He claimed that the officers should have acted in a non-confrontational manner that would ensure the plaintiff would not be provoked to violence. The Court agreed that the apparent mental state is one of the facts that officers should take into consideration in using force and cited a prior holding in which inadequate training of the Cincinnati Police Department may have contributed to the shooting death of a mentally ill decedent. In this case, the Court found that the expert’s affidavit was not sufficient to create a material issue of fact as to the reasonableness of these uses of force.
Finally, the officers’ use of deadly force was objectively reasonable in that they saw the plaintiff strike a fellow officer with a knife. The use of a single volley of 16 shots from two officers did not make this use of force unreasonable.
The dissenting opinion noted that the stopping officer’s credibility should have been taken into consideration as he was subsequently convicted of criminal sexual conduct. They also indicated that there were problems with the collection of evidence, which bore on whether or not there were issues of fact in the case including the failure to secure a second knife found on the plaintiff’s front seat, failure to fingerprint the knife found outside of the scene, and the failure to preserve the officer’s allegedly bloody T-shirt. The Court also noted that prior to the use of deadly force, the officer who had allegedly been stabbed was far enough away so that he was no longer in danger.
Braun v. Baldwin, 346 F.3d 761 (7th Cir. 2003)
The plaintiff accompanied William “Whistleblower” Currier at the courthouse to hand out pamphlets and speak out on the advocacy of jury nullification. They had permission to do so by the sheriff. A deputy sheriff, Frank Franckowiak, knowing that someone had called with regard to a disturbance at the courthouse, approached Braun and asked him what his business was. When Braun refused to answer, Franckowiak told him to step aside. When Braun refused, he was arrested for disorderly conduct.
Braun’s free speech claim failed for two reasons. First, there was a lack of evidence that the sheriff even knew that Braun was there to assist Currier in advocating jury nullification. Therefore, his arrest could not have been intended to curtail Braun’s freedom of speech. Second, First Amendment rights are not absolute and “A state may adopt safeguards necessary and appropriate to assure that the administration of justice at all stages is free from outside control and influence.” Cox v. Louisiana, 379 U.S. 559 (1965).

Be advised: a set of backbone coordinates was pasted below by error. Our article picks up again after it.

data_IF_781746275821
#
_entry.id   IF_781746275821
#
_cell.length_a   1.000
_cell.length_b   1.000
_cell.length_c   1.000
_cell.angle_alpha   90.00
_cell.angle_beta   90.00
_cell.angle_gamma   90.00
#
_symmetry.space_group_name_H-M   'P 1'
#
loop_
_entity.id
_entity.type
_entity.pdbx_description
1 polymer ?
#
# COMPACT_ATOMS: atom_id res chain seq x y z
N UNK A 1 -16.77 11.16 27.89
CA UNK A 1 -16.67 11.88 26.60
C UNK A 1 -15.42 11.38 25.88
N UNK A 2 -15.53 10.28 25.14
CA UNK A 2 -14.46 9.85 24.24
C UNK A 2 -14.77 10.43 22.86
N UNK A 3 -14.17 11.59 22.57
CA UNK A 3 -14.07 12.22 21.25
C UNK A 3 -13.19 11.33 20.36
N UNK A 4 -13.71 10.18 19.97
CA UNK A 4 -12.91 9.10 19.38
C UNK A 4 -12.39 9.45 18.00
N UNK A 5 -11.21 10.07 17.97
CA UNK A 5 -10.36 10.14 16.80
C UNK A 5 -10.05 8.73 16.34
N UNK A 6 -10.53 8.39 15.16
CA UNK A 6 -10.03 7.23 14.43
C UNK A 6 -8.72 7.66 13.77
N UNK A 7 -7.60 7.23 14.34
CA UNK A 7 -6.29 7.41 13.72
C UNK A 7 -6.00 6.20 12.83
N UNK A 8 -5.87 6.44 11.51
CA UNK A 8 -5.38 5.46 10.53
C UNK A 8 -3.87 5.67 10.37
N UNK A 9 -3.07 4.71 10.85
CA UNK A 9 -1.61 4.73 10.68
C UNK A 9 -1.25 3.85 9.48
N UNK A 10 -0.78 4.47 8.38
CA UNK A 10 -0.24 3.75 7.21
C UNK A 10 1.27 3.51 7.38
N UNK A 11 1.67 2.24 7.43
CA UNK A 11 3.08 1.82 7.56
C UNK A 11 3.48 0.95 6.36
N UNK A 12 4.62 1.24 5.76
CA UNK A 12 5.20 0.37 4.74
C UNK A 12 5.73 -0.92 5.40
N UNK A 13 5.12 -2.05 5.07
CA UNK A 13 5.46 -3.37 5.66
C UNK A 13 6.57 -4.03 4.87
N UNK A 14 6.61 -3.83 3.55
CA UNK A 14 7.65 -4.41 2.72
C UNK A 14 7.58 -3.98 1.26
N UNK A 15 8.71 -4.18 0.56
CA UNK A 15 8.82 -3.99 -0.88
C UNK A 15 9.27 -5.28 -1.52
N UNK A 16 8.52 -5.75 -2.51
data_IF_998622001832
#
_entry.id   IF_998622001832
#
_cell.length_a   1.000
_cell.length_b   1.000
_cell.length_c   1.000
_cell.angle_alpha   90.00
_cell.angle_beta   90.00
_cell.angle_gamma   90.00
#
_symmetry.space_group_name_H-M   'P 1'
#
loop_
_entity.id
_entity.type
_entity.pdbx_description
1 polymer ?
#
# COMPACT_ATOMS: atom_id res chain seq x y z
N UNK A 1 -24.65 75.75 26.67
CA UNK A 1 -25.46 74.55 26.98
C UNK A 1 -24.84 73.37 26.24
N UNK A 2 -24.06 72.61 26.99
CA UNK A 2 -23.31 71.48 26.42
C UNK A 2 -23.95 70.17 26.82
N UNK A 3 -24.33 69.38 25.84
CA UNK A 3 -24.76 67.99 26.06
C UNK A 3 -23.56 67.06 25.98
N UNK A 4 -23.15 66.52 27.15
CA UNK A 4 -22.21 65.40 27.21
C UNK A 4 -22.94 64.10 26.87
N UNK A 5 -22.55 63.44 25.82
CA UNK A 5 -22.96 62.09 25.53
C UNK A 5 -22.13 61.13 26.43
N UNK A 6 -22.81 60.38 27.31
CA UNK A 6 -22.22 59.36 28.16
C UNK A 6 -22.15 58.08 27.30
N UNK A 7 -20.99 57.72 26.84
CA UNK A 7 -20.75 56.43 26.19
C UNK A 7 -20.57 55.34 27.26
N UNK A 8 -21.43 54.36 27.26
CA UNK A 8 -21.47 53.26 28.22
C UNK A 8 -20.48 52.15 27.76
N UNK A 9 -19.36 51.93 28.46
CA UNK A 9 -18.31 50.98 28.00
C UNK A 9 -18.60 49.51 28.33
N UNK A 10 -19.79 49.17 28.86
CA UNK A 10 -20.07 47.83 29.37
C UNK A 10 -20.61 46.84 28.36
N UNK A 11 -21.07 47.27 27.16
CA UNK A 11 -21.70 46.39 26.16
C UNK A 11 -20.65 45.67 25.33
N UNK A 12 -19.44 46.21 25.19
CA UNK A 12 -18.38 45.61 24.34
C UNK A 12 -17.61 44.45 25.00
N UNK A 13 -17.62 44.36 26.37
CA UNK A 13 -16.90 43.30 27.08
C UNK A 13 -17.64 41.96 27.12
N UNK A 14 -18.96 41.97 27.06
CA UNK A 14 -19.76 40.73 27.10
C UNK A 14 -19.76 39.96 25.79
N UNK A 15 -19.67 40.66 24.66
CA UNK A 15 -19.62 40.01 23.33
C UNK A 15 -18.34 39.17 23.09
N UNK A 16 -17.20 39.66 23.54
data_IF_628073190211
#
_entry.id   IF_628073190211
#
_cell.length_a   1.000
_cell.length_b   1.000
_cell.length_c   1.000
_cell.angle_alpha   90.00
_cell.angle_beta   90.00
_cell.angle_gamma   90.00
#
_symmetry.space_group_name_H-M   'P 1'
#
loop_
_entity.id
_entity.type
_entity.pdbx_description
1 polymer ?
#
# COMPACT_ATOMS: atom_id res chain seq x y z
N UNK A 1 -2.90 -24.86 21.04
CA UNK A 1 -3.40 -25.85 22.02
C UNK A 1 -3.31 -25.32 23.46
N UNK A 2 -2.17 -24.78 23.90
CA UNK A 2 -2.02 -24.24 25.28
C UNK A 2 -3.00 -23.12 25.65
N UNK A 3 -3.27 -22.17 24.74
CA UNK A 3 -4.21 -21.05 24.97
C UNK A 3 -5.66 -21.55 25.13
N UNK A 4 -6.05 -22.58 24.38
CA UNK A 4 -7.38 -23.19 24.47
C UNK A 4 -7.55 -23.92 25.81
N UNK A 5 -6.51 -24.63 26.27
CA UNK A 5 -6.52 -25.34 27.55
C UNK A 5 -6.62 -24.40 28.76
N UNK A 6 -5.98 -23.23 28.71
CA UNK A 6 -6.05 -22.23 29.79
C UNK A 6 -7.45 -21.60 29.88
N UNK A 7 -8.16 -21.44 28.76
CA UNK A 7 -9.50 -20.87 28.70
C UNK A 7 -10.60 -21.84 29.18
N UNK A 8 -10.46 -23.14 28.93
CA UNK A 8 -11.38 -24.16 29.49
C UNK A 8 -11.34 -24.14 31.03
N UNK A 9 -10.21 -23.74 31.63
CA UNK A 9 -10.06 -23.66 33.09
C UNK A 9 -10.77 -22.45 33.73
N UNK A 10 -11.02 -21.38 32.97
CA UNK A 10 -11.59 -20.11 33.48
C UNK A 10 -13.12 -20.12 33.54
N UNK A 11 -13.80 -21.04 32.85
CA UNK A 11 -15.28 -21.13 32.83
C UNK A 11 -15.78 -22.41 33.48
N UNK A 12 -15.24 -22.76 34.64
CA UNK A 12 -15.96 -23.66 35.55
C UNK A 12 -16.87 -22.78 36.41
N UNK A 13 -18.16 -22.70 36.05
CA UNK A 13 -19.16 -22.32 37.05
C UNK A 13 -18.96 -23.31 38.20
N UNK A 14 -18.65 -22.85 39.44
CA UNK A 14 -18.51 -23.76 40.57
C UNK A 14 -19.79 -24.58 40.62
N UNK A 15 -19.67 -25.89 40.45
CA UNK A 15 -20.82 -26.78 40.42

The Court stated that it could not think of a more reasonable regulation of time, place and manner of speech than to forbid the advocacy of jury nullification in a courthouse. The Court found that his conduct in refusing to explain his actions to the officer, threatening to sue him, refusing to step aside, continuing his argument in front of a courthouse’s clientele, where it is important to preserve a calm atmosphere and in light of the importance of protecting federal buildings after the Oklahoma City bombing, the officer had adequate probable cause to make an arrest for disorderly conduct. The dissenting opinion did not agree.
In situations like this, even when there is arguable probable cause or even if there is actual probable cause, officers should attempt to resolve such situations without arrest.
Ø Maintain control;
Ø Be patient;
Ø Don’t argue;
Ø State the official position clearly and succinctly;
Ø Advise the citizen of available options;
Ø Allow the citizen limited time and opportunity to state their position;
Ø Give the citizen reasonable time to comply with your lawful orders.
Arrests should be made when:
Ø After the above actions, there appears to be no indication of compliance;
Ø Actions of the citizen(s) cause a disorderly conduct or breach of the peace;
Ø The situation seems to be escalating to the point of potential violence.
This is not a weak response. It is practical and recognizes the difference in perspective between officers and certain citizens.
Reasons to take the above actions are:
1. Police Image – The public perception of an officer patiently trying to reason with a citizen who may honestly but erroneously believe they are complying with the law is better than a knee jerk, tough guy enforcement action, which may be seen as unnecessary.